Suit up and dive into this inside look at all things sweet, smoked and savory at Ivy City Smokehouse.
Earlier this year I had an awakening — a smoked salmon awakening. It started out simple enough: In April I was assigned to tour Ivy City Smokehouse with photographer Scott Suchman. Not wanting to miss out on shadowing a photographer I highly respect, I jumped at the opportunity.
When entering the facility, the smell of the ocean permeated the space. We proceeded to suit up with coats and hair nets. Settling into the chill of the factory, Suchman began to set up his light equipment and shot two opened bins of suspended fresh salmon floating in marinades.
Following the salmon’s journey, we made our way to the smokers. As Suchman opened the door to the smoker to get a shot of the smoke billowing out around the racks of salmon filets, my throat and eyes began to sting. Not lasting more than a minute with the smoke, I stepped away behind a partition and chatted with co-founder Greg Casten about his commitment to sourcing quality salmon from Chile while Suchman continued to snap away.
Casten recalled the moment he knew he wanted to start a smokehouse after visiting Ivy City Smokehouse co-founder Ron Goodman at his Goodman’s Deli in Potomac, Maryland.
“Ron had me taste his in-house smoked salmon and I loved it,” Casten says. “After that, I always wanted to smoke my own.”
Both Goodman and Casten have been in the business of sourcing and selling fish since the ’80s. For the last seven years, smoking salmon together has exceeded their expectations. They currently sell 400,000 pounds of products annually.
As we weaved through several rooms dedicated to different steps of the process, there was care and attention to detail everywhere we went. This can be credited to smokehouse master Jesus Bercian who runs daily operations. Employing only 22 people, a mother-son duo joke and swap stories as they scale, debone and filet the fish before heading to the smoker where it can stay anywhere from 1-15 hours depending on if hot smoked (shorter) or cold smoked (longer). Once the salmon is smoked, it is carted to another room where a team of workers slice it before a machine packages the product.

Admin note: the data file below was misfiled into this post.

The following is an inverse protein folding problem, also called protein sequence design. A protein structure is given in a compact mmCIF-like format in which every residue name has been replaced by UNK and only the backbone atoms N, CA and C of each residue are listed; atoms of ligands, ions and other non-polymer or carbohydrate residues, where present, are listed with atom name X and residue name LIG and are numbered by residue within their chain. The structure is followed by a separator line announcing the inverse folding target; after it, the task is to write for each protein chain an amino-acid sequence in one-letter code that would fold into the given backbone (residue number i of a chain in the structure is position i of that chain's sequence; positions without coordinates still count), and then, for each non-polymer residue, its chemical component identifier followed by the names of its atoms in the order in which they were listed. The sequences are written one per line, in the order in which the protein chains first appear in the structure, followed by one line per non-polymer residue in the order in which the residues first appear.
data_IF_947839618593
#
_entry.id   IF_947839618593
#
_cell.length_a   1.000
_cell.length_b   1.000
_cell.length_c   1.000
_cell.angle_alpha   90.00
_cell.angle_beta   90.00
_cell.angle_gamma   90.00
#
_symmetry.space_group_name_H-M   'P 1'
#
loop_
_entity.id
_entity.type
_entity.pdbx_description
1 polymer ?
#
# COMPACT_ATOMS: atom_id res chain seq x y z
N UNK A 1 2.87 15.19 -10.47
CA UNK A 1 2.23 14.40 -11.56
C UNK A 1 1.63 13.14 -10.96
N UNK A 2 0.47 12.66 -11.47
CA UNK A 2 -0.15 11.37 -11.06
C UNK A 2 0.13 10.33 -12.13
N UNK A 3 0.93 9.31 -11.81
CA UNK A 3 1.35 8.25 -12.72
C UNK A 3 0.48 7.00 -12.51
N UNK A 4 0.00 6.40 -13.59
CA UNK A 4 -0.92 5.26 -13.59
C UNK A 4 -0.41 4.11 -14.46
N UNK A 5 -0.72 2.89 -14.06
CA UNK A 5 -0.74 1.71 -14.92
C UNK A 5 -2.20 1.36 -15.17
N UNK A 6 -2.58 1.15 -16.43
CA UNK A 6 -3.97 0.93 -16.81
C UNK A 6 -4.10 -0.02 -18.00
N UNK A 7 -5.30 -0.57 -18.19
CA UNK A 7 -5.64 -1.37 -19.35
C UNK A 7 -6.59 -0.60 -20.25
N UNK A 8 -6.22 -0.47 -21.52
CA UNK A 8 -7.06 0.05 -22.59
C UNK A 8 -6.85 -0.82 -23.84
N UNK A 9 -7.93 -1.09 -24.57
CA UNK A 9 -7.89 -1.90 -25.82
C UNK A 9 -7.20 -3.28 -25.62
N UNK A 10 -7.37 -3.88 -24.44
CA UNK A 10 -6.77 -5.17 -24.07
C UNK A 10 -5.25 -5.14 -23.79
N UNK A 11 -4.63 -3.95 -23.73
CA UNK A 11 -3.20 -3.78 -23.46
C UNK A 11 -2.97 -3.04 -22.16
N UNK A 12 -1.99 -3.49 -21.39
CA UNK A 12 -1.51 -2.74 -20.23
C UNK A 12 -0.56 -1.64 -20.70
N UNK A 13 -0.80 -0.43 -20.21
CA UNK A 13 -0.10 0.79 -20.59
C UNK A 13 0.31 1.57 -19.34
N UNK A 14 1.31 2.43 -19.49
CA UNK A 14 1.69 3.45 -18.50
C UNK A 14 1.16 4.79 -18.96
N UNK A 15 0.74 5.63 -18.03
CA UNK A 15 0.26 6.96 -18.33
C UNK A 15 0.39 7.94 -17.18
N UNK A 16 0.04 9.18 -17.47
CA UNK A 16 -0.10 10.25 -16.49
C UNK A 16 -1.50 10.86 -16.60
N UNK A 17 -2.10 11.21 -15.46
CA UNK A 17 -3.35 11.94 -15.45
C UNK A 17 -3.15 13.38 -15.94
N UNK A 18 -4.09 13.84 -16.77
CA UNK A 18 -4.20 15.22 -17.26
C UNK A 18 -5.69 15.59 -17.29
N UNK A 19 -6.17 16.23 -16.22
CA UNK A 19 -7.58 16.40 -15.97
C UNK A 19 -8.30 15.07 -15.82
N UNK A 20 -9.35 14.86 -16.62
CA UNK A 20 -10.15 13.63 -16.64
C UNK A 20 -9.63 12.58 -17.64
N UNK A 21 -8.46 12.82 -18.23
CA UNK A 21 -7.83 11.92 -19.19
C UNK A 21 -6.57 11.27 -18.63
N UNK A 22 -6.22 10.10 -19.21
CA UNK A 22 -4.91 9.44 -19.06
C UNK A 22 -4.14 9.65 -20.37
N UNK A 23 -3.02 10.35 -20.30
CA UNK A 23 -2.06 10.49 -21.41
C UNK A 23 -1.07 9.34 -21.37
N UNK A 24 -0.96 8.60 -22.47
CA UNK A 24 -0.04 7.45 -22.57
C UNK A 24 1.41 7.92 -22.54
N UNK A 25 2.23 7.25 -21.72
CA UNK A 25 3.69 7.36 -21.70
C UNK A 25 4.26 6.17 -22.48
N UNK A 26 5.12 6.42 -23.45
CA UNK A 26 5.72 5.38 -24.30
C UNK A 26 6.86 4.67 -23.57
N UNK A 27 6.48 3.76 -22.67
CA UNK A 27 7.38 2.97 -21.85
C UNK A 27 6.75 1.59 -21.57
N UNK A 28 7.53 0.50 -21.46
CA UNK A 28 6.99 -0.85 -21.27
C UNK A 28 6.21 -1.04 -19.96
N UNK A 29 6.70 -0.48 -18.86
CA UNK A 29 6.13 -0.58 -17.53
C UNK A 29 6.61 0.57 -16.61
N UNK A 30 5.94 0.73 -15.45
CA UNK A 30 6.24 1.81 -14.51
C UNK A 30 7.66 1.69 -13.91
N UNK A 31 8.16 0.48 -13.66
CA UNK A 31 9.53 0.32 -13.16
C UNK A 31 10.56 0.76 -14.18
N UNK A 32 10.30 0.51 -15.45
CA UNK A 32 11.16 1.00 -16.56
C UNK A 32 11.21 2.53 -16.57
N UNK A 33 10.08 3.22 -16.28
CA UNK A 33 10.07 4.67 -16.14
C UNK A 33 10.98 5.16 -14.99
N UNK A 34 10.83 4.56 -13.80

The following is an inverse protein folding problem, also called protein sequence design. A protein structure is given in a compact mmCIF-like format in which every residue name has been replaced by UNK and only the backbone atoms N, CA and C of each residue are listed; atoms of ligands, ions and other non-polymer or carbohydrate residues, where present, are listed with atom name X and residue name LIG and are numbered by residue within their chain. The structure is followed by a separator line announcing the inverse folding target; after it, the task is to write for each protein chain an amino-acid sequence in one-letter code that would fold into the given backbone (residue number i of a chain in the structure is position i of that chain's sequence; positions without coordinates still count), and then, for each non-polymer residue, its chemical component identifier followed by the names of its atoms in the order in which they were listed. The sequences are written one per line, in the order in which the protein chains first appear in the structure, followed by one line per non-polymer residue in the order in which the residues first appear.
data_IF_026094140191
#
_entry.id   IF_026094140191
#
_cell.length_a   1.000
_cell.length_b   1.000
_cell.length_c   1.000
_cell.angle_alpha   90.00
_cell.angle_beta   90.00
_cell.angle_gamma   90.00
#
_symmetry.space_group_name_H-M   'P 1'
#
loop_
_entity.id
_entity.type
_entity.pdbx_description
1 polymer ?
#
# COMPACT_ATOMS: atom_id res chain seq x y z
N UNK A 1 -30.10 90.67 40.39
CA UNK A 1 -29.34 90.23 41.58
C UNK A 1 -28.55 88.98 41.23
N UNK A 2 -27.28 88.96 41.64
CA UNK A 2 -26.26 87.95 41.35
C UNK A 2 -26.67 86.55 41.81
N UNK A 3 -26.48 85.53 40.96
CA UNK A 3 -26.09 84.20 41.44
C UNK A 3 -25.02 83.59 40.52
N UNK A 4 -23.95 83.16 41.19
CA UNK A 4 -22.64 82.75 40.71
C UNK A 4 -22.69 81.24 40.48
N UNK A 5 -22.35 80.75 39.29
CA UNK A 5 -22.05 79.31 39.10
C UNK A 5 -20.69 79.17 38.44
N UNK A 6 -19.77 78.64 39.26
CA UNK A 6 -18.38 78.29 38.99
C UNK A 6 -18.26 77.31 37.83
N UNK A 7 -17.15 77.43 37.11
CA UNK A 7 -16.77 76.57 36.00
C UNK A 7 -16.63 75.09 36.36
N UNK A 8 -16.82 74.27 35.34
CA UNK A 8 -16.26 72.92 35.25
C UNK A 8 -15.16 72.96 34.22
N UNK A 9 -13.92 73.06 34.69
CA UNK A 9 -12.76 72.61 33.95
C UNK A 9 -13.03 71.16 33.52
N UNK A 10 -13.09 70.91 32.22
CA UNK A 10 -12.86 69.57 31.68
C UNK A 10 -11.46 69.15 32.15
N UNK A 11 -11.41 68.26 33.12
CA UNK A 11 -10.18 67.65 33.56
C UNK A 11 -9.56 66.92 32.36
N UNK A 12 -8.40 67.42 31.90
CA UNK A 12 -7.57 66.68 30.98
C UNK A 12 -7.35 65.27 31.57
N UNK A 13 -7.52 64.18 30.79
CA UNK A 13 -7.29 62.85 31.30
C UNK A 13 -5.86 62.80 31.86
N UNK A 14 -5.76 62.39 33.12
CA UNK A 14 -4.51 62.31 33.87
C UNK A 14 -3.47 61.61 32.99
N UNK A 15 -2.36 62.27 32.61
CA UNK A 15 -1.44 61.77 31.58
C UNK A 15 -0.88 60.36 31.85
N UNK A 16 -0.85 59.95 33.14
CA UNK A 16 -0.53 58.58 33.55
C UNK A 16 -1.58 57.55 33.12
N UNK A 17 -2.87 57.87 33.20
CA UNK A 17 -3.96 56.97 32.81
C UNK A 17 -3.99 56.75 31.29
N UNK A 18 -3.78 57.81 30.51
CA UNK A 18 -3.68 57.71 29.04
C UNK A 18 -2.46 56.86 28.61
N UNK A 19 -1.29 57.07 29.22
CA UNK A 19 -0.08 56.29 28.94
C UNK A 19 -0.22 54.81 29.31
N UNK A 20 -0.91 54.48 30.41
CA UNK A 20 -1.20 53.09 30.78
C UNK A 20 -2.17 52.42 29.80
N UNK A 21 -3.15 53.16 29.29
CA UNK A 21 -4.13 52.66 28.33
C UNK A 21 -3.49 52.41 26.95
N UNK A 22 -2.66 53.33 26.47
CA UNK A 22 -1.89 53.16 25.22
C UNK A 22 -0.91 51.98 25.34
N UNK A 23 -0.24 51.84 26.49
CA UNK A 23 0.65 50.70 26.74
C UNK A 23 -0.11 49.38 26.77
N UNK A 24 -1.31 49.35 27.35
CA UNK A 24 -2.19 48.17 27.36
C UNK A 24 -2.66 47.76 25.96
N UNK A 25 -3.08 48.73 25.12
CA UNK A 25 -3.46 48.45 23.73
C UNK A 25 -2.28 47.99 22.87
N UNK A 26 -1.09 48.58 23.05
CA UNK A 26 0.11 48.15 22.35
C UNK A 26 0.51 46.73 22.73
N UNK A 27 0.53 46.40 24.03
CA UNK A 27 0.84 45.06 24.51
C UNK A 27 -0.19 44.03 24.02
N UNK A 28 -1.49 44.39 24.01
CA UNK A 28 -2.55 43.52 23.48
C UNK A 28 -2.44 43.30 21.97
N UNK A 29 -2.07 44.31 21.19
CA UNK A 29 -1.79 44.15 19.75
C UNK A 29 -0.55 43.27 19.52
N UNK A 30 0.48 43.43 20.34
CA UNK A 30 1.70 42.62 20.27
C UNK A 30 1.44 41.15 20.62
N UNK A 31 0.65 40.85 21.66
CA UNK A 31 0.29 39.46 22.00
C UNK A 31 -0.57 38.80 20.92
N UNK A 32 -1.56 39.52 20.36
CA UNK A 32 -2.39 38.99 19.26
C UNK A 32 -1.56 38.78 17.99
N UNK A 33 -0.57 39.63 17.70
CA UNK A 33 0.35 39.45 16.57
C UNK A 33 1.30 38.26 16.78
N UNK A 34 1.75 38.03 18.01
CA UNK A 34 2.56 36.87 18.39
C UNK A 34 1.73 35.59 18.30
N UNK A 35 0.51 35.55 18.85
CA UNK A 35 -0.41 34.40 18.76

Their four in-house products — traditional cold smoked salmon, peppercorn hot smoked salmon, honey smoked “candy” salmon and smoked tuna whitefish salad — are all sold daily in their market attached to the facility in Ivy City, and customers can also enjoy a smoked salmon platter upstairs at their Ivy City Smokehouse Tavern.
It was at the tavern that I had my first sample of all three smoked salmon products. Casten prepared a toasted bagel, slathered with cream cheese and piled high with their classic smoked salmon, tomatoes, briny capers and red onion. As I took my first bite of the bagel with the works, I instantly was smitten with the salty smokiness, yet balanced freshness that was Ivy City Smokehouse salmon. Casten continued playing with different combinations of toppings (cucumber and cream cheese with candied salmon, peppercorn hot smoked salmon with tomato, and a drizzle of horseradish) and handing them off to Suchman and me to try.
Since that experience, I have become hooked on smoked salmon. I crave and order it at least once a week at different cafes when working remotely or at brunch with friends. While I’ve ventured into other smoked salmon brands, I still prefer Ivy City Smokehouse. So much so that when I can’t find them at my nearest Safeway or Whole Foods, I make a pilgrimage to their Ivy City market and stock up on a variety of packaged smoked salmon before driving home to Northwest. I never regret the trip.
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